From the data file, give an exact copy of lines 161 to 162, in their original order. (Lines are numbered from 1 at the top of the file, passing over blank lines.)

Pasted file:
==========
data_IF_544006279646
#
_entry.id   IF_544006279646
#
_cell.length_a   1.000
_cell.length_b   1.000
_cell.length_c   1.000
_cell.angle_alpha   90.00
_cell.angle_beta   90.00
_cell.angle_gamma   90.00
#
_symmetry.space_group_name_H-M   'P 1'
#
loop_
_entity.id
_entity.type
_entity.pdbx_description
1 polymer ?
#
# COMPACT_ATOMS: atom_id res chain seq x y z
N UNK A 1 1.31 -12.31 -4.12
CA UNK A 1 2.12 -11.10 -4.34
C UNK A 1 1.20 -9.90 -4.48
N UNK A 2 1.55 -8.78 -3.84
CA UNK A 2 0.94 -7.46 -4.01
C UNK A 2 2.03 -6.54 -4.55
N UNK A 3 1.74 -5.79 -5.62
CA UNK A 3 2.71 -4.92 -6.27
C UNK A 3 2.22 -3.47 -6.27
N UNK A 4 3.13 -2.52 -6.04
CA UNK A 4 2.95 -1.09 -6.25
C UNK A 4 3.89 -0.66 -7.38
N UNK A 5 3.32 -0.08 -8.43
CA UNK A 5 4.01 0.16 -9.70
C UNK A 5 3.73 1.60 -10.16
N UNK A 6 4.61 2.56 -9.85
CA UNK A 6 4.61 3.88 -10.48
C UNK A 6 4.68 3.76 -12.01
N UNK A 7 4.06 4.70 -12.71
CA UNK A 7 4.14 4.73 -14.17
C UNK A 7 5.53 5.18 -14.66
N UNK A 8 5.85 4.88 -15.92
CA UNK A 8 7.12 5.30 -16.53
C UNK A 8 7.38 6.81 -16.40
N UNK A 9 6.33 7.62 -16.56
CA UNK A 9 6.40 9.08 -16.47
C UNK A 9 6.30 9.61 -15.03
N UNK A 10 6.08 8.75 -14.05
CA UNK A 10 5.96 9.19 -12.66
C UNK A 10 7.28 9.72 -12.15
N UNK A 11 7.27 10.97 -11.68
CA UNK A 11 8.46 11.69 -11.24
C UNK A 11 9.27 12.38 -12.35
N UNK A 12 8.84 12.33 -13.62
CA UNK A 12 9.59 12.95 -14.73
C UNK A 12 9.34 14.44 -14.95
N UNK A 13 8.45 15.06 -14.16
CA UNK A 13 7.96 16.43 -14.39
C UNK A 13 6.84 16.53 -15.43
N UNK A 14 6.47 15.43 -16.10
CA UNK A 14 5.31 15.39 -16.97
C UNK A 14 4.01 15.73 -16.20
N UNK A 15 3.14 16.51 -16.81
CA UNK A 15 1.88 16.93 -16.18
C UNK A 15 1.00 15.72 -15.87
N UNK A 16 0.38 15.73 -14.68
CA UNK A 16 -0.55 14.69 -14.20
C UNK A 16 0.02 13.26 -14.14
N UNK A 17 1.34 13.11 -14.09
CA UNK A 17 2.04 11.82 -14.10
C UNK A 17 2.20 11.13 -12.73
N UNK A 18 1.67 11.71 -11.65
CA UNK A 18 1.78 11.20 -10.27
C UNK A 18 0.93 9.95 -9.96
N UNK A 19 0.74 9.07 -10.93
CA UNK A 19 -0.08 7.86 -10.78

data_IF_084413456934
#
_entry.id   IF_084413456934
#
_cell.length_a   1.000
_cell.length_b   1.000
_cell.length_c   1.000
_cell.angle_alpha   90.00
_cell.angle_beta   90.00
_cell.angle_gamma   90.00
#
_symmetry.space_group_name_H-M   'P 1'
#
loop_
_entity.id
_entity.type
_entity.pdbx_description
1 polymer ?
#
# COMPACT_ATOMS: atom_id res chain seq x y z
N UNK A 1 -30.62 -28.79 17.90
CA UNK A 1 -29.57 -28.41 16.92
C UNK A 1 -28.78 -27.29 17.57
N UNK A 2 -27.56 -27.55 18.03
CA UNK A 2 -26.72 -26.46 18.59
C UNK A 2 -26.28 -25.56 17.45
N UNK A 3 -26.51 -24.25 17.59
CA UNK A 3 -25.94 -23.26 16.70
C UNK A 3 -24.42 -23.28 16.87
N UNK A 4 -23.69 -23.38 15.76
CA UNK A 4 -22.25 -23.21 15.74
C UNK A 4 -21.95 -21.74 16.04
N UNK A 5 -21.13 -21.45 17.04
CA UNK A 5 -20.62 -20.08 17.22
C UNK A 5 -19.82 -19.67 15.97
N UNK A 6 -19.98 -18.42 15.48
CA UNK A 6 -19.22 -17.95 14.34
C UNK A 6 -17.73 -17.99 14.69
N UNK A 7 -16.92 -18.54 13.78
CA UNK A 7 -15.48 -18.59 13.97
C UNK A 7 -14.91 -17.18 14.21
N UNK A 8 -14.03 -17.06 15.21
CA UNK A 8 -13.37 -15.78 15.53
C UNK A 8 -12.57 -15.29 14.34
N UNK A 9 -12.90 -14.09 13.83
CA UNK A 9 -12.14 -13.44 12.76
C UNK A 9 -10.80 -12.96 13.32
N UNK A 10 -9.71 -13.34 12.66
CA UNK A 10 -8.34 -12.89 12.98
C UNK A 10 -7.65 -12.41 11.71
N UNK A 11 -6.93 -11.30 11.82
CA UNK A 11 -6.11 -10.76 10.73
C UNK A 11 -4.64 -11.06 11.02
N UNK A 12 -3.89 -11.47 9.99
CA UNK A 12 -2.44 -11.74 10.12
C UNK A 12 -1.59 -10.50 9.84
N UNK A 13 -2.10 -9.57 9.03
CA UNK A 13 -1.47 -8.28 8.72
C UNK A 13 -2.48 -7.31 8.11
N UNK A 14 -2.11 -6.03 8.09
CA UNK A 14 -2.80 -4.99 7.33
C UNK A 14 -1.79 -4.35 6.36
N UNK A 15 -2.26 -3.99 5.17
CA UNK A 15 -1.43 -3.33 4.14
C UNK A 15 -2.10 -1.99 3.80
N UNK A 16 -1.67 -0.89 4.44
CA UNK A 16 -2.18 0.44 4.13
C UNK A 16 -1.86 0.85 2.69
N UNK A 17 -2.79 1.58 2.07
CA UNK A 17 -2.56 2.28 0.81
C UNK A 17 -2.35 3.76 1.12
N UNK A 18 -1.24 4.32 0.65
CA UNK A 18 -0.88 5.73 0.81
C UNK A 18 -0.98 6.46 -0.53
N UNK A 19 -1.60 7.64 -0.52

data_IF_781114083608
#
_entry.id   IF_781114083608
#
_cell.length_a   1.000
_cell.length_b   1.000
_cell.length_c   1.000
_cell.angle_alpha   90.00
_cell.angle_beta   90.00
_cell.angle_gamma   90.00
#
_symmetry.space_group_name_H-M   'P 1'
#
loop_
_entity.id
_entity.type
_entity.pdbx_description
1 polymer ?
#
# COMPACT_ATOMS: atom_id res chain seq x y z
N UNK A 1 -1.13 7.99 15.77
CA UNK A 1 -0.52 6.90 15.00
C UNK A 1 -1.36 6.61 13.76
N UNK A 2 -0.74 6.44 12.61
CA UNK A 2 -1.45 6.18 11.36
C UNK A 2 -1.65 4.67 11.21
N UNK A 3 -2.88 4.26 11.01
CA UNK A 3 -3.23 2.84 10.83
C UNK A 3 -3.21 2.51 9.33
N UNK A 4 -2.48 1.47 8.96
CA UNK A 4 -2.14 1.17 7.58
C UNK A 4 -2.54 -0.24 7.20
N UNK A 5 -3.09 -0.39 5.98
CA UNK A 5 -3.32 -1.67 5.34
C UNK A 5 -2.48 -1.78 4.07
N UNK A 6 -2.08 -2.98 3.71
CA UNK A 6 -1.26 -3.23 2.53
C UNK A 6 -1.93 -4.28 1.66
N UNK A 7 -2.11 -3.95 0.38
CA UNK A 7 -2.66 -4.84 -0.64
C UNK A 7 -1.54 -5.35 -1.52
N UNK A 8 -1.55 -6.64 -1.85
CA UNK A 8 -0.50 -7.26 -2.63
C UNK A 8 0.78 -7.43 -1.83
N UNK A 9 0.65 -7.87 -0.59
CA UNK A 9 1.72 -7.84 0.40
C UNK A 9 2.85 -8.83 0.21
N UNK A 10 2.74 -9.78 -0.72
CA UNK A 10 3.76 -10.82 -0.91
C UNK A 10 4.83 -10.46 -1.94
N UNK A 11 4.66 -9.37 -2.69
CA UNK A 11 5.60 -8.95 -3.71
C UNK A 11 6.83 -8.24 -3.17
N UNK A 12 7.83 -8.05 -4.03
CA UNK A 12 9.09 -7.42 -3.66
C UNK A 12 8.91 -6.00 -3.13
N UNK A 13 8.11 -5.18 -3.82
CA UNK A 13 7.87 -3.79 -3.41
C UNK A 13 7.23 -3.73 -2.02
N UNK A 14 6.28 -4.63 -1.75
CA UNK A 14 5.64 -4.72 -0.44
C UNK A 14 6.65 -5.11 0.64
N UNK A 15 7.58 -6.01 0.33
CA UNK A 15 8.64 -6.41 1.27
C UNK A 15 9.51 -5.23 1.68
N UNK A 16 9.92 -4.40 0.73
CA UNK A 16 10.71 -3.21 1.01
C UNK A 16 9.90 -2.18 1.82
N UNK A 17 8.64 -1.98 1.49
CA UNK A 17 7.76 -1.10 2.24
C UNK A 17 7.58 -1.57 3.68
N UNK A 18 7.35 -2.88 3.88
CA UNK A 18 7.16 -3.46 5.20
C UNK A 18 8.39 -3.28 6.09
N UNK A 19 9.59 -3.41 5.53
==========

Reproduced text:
_cell.angle_gamma   90.00
#